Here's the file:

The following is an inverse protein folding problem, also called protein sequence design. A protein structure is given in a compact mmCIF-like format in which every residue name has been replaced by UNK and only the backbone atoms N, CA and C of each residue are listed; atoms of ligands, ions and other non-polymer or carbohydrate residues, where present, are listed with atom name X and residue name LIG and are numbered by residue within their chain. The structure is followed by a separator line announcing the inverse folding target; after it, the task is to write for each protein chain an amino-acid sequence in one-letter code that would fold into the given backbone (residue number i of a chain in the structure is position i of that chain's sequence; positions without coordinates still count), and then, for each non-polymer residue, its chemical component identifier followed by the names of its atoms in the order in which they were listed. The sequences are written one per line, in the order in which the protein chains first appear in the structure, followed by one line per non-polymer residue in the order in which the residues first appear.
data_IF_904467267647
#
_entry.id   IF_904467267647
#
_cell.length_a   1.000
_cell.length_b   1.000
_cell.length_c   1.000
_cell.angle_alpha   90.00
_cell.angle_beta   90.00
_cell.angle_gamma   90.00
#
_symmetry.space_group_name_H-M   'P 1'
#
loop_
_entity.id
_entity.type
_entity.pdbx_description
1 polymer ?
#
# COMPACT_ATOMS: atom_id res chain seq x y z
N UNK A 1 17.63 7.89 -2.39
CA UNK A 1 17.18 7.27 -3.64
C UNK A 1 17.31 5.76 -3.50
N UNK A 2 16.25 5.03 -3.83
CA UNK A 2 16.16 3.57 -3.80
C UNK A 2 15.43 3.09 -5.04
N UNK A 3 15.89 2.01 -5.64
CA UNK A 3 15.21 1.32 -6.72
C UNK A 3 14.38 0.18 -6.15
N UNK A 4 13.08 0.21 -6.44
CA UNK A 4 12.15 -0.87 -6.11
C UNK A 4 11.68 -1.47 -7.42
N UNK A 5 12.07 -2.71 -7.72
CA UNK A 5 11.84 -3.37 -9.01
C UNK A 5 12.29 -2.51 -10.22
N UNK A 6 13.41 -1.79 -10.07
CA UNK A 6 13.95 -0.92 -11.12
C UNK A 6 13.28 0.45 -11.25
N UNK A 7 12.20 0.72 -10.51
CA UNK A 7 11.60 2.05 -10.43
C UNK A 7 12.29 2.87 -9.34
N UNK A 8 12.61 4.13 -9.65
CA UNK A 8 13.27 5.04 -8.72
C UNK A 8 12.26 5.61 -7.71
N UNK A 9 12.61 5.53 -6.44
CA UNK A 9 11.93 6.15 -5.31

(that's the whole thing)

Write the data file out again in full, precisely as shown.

The following is an inverse protein folding problem, also called protein sequence design. A protein structure is given in a compact mmCIF-like format in which every residue name has been replaced by UNK and only the backbone atoms N, CA and C of each residue are listed; atoms of ligands, ions and other non-polymer or carbohydrate residues, where present, are listed with atom name X and residue name LIG and are numbered by residue within their chain. The structure is followed by a separator line announcing the inverse folding target; after it, the task is to write for each protein chain an amino-acid sequence in one-letter code that would fold into the given backbone (residue number i of a chain in the structure is position i of that chain's sequence; positions without coordinates still count), and then, for each non-polymer residue, its chemical component identifier followed by the names of its atoms in the order in which they were listed. The sequences are written one per line, in the order in which the protein chains first appear in the structure, followed by one line per non-polymer residue in the order in which the residues first appear.
data_IF_904467267647
#
_entry.id   IF_904467267647
#
_cell.length_a   1.000
_cell.length_b   1.000
_cell.length_c   1.000
_cell.angle_alpha   90.00
_cell.angle_beta   90.00
_cell.angle_gamma   90.00
#
_symmetry.space_group_name_H-M   'P 1'
#
loop_
_entity.id
_entity.type
_entity.pdbx_description
1 polymer ?
#
# COMPACT_ATOMS: atom_id res chain seq x y z
N UNK A 1 17.63 7.89 -2.39
CA UNK A 1 17.18 7.27 -3.64
C UNK A 1 17.31 5.76 -3.50
N UNK A 2 16.25 5.03 -3.83
CA UNK A 2 16.16 3.57 -3.80
C UNK A 2 15.43 3.09 -5.04
N UNK A 3 15.89 2.01 -5.64
CA UNK A 3 15.21 1.32 -6.72
C UNK A 3 14.38 0.18 -6.15
N UNK A 4 13.08 0.21 -6.44
CA UNK A 4 12.15 -0.87 -6.11
C UNK A 4 11.68 -1.47 -7.42
N UNK A 5 12.07 -2.71 -7.72
CA UNK A 5 11.84 -3.37 -9.01
C UNK A 5 12.29 -2.51 -10.22
N UNK A 6 13.41 -1.79 -10.07
CA UNK A 6 13.95 -0.92 -11.12
C UNK A 6 13.28 0.45 -11.25
N UNK A 7 12.20 0.72 -10.51
CA UNK A 7 11.60 2.05 -10.43
C UNK A 7 12.29 2.87 -9.34
N UNK A 8 12.61 4.13 -9.65
CA UNK A 8 13.27 5.04 -8.72
C UNK A 8 12.26 5.61 -7.71
N UNK A 9 12.61 5.53 -6.44
CA UNK A 9 11.93 6.15 -5.31